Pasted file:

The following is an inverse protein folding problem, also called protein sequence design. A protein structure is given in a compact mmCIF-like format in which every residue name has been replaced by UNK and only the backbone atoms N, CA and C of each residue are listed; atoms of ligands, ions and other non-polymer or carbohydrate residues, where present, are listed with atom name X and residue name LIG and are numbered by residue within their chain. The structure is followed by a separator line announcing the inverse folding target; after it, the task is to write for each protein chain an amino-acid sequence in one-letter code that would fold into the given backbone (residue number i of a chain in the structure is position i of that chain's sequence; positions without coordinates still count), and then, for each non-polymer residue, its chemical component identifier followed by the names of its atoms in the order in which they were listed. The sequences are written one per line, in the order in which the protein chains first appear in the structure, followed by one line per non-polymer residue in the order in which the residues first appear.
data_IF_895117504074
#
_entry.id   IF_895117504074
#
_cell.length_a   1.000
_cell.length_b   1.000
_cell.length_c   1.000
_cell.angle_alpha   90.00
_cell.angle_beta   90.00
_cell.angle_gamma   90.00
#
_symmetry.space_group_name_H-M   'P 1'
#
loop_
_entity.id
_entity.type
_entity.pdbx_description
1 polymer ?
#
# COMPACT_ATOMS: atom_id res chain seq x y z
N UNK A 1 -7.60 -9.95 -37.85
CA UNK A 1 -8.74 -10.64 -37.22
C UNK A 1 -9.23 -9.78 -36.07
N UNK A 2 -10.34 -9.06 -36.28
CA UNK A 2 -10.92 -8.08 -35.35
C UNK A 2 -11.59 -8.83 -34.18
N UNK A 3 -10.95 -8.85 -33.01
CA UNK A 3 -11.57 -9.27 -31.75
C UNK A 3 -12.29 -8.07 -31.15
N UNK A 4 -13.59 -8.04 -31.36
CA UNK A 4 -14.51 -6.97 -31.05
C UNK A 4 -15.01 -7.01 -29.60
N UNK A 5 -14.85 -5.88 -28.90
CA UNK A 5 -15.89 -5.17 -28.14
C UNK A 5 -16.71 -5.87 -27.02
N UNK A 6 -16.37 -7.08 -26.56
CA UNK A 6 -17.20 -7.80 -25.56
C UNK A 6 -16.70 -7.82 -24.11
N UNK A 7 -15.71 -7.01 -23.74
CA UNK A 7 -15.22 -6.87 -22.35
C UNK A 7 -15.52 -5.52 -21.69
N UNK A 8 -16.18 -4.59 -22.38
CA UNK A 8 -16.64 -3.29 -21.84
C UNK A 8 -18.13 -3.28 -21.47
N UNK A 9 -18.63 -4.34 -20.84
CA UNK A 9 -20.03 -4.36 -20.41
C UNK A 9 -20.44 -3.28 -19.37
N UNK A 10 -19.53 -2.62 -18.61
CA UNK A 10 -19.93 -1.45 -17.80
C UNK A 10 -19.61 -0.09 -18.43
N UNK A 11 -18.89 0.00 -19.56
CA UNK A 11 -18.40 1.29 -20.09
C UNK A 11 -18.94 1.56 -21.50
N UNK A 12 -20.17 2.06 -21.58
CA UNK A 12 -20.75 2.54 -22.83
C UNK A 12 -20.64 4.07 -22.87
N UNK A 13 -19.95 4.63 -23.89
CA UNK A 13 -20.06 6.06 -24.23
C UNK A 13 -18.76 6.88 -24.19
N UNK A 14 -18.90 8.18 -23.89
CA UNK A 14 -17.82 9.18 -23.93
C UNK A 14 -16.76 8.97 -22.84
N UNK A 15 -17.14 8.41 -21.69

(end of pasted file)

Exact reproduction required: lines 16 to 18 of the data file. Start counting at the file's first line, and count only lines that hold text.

_entity.id
_entity.type
_entity.pdbx_description